Defense Secretary Ash Carter on Wednesday vowed to push forward on an array of changes to the military personnel system, but omitted many of the ambitious proposals that top-level Pentagon officials talked about earlier this year.

Carter announced plans to create a new high-tech personnel management system for matching individual troops with job assignments, an online network he compared to social media sites like Facebook and Twitter.

Other changes he intends to set in motion include streamlining transitions between the active and reserve components and creating a new "chief recruiting officer," a civilian to oversee forcewide efforts to attract top talent.

The secretary said other reforms -- including those that could impact military pay, benefits and the way officers are promoted -- may be on the horizon.

Speaking to students at George Washington University, Carter outlined a slate of reforms to address his concerns about the military's ability to recruit and retain highly skilled workers and maintain an excellent workforce into the future.

"We live in a changing and competitive world, and we have to earn that excellence again and again — because our force of the future has to be just as great, if not even better, than our outstanding force of today. Our security depends on it," Carter told the roomful of students in Washington, D.C.

A three-page memo that Carter issued Wednesday to top Pentagon officials, outlining his plans for modernizing the personnel system, is far more modest than the sweeping proposals his office floated internally this summer.

The memo includes no major changes to military pay and benefits or to the promotion system. Reforms targeting pay and promotions initially were featured prominently in draft proposals that Carter's staff provided to the Joint Chiefs in August. Copies of those draft proposals were obtained by Military Times.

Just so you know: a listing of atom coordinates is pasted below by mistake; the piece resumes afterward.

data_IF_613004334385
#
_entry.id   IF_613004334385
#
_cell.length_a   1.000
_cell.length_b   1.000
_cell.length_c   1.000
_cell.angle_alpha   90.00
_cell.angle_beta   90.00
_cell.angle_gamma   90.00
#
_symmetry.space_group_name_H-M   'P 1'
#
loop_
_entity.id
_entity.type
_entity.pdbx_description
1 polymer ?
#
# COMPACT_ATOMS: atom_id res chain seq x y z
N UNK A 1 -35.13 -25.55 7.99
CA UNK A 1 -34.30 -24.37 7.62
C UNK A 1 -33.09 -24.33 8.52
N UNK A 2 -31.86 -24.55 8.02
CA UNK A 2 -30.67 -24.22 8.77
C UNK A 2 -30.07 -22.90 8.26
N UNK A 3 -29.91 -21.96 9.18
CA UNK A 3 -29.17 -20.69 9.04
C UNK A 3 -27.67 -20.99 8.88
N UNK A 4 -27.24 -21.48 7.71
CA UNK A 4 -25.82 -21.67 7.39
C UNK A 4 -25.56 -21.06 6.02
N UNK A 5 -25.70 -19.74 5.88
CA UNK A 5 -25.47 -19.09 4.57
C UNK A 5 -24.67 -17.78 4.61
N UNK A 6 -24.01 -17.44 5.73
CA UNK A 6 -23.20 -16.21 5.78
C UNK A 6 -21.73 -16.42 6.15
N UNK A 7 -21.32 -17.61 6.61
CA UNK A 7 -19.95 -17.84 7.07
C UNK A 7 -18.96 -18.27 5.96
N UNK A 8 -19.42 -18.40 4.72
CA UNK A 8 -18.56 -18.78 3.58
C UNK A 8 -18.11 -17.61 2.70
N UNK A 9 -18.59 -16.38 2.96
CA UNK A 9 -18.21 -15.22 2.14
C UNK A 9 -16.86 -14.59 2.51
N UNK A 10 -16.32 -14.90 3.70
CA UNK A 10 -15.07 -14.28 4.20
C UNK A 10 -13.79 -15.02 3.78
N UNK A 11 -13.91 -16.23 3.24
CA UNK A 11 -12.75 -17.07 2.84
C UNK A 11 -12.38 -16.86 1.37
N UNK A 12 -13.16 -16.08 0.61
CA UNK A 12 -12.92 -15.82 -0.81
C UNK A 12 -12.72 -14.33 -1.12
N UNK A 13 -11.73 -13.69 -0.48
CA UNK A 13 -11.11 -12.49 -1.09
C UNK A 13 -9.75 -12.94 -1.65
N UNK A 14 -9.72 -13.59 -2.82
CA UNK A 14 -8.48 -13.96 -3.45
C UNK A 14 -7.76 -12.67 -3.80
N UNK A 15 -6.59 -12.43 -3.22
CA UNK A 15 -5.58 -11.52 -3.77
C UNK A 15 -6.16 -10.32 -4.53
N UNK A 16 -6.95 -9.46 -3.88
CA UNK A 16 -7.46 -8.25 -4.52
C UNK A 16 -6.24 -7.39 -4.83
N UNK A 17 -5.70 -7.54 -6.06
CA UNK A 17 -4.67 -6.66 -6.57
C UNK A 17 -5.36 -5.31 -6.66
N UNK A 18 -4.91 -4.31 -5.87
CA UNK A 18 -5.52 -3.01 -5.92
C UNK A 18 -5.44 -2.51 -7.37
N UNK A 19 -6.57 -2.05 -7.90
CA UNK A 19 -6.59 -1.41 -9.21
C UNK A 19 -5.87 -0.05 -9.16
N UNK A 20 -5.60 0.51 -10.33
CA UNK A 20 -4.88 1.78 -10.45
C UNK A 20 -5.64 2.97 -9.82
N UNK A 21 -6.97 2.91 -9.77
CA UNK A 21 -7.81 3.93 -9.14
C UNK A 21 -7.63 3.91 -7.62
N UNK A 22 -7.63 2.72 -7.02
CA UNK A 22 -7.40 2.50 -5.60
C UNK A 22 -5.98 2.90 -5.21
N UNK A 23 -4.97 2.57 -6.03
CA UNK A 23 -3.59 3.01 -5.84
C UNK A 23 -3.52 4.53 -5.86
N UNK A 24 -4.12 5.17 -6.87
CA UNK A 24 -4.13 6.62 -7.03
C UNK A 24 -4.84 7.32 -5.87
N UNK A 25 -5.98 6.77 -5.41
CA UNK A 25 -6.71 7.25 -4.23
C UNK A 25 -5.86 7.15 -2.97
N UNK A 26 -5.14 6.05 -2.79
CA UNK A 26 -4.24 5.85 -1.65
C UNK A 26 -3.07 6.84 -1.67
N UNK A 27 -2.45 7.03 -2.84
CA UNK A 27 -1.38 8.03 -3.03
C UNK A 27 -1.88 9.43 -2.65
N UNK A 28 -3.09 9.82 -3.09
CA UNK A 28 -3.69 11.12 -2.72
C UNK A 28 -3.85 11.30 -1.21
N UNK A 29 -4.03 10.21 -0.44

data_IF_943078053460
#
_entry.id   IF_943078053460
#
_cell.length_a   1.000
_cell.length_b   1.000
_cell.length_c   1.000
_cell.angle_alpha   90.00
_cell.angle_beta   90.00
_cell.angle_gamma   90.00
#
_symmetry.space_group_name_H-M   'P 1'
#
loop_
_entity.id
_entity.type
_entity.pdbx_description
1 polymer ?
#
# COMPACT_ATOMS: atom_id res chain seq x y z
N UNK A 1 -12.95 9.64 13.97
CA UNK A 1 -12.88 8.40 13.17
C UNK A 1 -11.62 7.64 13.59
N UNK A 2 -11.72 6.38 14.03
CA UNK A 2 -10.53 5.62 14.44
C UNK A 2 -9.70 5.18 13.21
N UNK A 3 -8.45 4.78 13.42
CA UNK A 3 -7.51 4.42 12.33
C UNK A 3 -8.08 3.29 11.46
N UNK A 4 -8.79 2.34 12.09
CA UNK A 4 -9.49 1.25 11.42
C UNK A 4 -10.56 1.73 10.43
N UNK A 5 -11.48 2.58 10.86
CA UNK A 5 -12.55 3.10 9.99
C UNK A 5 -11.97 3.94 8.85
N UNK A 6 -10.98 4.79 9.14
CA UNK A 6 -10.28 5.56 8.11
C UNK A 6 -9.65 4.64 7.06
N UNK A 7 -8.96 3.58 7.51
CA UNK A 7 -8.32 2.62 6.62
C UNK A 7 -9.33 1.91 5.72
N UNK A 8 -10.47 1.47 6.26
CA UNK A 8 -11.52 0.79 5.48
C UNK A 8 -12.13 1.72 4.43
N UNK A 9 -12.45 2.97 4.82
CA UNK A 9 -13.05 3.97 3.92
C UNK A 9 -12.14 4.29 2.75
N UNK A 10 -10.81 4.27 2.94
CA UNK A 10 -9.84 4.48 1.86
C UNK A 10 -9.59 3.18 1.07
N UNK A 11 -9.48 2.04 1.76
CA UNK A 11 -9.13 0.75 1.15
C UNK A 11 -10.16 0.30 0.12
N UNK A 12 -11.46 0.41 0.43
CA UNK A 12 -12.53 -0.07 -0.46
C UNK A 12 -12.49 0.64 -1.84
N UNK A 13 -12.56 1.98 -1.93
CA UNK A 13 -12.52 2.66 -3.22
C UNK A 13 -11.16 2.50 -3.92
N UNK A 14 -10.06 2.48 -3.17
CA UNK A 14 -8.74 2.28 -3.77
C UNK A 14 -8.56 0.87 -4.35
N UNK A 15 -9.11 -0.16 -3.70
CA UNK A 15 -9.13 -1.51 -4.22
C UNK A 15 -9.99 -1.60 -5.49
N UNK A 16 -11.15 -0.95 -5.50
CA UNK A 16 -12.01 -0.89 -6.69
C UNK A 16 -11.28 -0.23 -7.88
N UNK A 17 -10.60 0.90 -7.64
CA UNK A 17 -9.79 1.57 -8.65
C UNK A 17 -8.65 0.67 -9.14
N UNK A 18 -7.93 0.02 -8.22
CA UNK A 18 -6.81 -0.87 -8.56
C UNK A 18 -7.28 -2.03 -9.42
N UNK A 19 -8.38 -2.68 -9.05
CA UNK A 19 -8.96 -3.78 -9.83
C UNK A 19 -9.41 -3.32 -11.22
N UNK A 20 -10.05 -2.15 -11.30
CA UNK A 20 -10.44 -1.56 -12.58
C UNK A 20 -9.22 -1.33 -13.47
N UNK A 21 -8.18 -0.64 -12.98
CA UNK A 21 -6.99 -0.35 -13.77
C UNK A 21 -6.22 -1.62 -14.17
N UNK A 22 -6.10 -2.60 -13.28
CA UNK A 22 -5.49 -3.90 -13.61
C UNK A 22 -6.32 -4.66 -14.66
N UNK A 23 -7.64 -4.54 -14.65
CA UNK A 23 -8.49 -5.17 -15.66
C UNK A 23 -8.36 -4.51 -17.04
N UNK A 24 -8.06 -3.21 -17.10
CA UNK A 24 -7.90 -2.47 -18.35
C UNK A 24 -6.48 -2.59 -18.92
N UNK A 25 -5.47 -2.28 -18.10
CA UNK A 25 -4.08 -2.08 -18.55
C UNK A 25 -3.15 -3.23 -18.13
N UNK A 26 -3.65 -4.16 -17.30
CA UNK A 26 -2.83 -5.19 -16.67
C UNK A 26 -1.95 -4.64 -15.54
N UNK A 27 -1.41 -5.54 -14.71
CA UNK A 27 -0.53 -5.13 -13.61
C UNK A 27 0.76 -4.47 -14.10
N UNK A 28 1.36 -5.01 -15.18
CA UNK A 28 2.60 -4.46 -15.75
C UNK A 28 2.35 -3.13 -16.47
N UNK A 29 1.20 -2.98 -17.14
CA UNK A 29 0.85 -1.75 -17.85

Some experts say the Pentagon's top brass opposed the fundamental changes.

"My take on the situation is that the senior military leaders killed it," said Todd Harrison, a defense expert with the Center for Strategic and International Studies.

"They've watered it down to something that is almost unrecognizable. There's just not much in this compared to the earlier draft of the document."

But Carter described the changes unveiled Wednesday as "just the beginning ... so stay tuned in the coming months."

Among the specific proposals missing from Carter's latest announcement is the idea of revising or ending the "up-or-out" rules that force troops to separate if they do not get promoted within a certain time. Changing that would require congressional approval.

An overhaul of the up-or-out rules was touted by top Pentagon personnel officials as a way to make military careers more flexible, to encourage nontraditional career tracks and to appeal to a younger generation of troops.

But those measures were opposed by some military leaders, especially in the Army and the Marine Corps, according to several defense officials familiar with the discussions.

Carter's personnel reform effort — and the resistance it appears to be encountering from some quarters within the Pentagon — highlight a growing tension in today's all-volunteer force.

Large cadres of young and physically fit combat troops are still central to the military's mission, but so are highly trained specialists such as cyber warriors, nuclear engineers, drone pilots and support personnel across the force who have to master the complex software that fuels the modern military's logistics and maintenance operations.

One senior defense official acknowledged the significant resistance from some pockets of the military.